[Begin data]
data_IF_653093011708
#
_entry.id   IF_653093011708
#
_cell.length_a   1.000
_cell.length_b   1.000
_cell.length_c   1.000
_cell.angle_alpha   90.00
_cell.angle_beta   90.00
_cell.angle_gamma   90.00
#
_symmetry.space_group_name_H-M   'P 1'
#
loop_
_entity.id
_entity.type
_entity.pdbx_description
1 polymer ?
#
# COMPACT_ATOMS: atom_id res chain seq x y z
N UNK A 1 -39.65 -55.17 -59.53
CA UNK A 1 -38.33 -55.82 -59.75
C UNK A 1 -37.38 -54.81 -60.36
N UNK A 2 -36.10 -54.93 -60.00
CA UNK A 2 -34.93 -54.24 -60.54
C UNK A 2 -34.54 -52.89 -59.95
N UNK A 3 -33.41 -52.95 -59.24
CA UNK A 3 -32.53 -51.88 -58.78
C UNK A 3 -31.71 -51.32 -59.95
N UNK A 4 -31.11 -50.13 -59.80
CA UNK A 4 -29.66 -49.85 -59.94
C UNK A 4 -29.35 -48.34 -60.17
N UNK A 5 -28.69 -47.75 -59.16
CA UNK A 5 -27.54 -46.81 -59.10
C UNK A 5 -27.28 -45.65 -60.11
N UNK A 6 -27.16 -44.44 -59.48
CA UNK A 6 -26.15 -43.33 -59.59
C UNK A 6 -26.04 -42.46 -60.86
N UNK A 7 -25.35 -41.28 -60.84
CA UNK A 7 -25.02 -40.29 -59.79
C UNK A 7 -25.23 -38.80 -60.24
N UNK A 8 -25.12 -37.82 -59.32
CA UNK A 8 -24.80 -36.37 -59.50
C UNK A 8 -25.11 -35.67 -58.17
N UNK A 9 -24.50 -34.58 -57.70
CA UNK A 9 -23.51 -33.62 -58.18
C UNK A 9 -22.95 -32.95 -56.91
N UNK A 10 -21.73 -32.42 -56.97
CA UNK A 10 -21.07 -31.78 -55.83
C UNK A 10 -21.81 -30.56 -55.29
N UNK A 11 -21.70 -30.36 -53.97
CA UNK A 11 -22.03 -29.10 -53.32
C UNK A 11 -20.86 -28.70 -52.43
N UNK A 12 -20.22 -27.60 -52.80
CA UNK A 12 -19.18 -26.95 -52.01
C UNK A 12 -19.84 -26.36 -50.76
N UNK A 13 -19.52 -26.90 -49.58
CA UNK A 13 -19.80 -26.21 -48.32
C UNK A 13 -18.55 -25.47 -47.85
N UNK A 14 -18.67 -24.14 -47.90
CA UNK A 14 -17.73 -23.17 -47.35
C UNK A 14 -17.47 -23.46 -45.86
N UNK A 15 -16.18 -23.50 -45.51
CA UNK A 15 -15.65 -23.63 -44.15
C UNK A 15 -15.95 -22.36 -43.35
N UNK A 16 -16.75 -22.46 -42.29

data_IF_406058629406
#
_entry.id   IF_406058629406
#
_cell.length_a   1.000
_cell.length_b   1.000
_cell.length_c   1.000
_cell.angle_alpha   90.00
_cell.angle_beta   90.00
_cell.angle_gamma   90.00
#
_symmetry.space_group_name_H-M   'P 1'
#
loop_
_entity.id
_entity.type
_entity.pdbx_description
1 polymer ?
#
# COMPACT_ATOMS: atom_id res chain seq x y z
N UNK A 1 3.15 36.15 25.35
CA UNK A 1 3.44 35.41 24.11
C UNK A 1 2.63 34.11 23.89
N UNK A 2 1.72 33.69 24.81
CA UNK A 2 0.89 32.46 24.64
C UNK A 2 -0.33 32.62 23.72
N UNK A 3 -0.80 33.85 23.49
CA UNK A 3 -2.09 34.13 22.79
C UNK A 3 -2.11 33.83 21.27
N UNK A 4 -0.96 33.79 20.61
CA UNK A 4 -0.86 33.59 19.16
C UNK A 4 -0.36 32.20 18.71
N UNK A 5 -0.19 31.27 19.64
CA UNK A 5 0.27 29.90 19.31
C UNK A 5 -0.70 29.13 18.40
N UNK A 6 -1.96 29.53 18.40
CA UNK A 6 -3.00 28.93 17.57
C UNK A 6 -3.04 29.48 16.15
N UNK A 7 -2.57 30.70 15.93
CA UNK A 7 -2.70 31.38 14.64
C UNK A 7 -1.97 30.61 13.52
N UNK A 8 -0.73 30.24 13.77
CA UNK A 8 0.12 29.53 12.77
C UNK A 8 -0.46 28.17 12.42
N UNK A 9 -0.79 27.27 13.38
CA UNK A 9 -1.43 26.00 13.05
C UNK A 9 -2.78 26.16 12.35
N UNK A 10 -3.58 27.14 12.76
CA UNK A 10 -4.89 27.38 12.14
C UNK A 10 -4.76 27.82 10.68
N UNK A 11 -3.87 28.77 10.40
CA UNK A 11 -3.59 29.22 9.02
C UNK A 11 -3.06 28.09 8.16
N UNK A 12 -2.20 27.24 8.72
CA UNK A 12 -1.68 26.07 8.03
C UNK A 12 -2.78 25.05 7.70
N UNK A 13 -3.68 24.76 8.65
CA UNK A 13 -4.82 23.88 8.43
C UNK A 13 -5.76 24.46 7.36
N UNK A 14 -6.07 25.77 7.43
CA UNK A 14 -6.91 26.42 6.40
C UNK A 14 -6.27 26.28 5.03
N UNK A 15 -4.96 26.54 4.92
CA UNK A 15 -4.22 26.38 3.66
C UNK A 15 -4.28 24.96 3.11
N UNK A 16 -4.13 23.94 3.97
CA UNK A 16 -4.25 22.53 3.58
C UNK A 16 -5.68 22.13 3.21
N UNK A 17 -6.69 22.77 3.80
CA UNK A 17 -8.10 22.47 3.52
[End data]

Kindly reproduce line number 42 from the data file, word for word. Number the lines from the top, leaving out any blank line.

N UNK A 8 -25.12 -37.82 -59.32